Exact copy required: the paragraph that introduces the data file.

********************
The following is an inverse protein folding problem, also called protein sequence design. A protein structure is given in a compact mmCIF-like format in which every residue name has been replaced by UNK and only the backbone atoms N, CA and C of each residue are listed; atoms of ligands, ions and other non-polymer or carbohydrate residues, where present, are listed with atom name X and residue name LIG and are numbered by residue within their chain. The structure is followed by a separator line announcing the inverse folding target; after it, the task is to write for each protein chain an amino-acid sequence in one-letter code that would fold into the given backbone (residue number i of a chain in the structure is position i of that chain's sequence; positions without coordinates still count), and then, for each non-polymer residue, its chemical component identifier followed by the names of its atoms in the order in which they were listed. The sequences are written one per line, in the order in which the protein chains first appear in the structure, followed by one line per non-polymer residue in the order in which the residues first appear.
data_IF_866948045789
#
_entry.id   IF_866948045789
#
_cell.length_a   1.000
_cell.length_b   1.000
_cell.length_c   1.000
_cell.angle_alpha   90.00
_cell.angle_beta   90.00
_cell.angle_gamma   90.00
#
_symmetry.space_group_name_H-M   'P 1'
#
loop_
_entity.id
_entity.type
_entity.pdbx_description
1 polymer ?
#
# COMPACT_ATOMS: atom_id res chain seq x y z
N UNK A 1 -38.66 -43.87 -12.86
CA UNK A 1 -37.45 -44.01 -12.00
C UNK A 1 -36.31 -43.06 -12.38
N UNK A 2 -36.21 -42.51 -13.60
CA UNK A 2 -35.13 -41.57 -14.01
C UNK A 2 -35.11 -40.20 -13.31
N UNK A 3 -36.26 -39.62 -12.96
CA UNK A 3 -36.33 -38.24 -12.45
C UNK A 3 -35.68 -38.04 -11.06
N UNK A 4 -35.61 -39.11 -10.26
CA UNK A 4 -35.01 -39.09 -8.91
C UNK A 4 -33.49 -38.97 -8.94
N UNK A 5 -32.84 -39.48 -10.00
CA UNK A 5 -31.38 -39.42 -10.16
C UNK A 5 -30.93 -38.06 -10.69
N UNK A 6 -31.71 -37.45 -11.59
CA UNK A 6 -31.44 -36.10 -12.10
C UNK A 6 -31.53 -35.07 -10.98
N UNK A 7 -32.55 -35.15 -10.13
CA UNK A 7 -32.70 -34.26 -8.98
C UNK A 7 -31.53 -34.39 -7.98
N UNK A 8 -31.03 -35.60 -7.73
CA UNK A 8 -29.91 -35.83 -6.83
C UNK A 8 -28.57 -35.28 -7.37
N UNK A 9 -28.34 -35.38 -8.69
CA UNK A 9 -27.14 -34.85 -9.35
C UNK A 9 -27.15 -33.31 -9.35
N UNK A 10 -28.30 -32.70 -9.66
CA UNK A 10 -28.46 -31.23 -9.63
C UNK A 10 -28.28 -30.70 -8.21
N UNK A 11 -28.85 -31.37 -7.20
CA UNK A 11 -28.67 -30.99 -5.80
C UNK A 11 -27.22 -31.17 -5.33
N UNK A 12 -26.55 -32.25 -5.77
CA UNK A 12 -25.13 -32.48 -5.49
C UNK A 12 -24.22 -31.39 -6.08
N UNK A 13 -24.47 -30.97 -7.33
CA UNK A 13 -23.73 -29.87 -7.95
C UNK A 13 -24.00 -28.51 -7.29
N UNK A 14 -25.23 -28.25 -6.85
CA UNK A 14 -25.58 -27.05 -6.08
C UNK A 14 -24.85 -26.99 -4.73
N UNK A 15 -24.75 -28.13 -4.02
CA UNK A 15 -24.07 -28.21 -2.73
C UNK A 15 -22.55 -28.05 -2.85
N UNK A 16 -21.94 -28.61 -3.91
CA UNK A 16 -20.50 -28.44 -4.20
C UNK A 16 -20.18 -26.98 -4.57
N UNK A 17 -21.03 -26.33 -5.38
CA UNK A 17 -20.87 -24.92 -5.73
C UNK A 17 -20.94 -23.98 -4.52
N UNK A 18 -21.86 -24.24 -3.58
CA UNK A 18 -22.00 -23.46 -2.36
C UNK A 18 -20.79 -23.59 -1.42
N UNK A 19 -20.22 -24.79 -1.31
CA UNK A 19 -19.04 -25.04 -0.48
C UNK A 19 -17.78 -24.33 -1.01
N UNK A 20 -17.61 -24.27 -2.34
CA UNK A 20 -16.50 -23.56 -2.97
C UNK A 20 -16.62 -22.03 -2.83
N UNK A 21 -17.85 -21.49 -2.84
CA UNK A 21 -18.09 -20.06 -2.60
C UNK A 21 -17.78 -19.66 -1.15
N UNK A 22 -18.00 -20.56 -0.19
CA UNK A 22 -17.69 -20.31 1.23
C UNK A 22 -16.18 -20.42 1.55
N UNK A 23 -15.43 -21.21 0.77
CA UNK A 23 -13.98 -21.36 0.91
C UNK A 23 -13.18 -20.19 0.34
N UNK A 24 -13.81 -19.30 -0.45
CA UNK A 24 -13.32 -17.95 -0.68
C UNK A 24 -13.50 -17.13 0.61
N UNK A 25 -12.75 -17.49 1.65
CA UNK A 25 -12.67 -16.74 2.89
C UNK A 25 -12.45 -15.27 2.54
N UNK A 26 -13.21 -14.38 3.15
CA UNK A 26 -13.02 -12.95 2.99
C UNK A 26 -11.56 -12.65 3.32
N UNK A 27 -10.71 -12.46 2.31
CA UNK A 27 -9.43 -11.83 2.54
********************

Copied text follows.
The following is an inverse protein folding problem, also called protein sequence design. A protein structure is given in a compact mmCIF-like format in which every residue name has been replaced by UNK and only the backbone atoms N, CA and C of each residue are listed; atoms of ligands, ions and other non-polymer or carbohydrate residues, where present, are listed with atom name X and residue name LIG and are numbered by residue within their chain. The structure is followed by a separator line announcing the inverse folding target; after it, the task is to write for each protein chain an amino-acid sequence in one-letter code that would fold into the given backbone (residue number i of a chain in the structure is position i of that chain's sequence; positions without coordinates still count), and then, for each non-polymer residue, its chemical component identifier followed by the names of its atoms in the order in which they were listed. The sequences are written one per line, in the order in which the protein chains first appear in the structure, followed by one line per non-polymer residue in the order in which the residues first appear.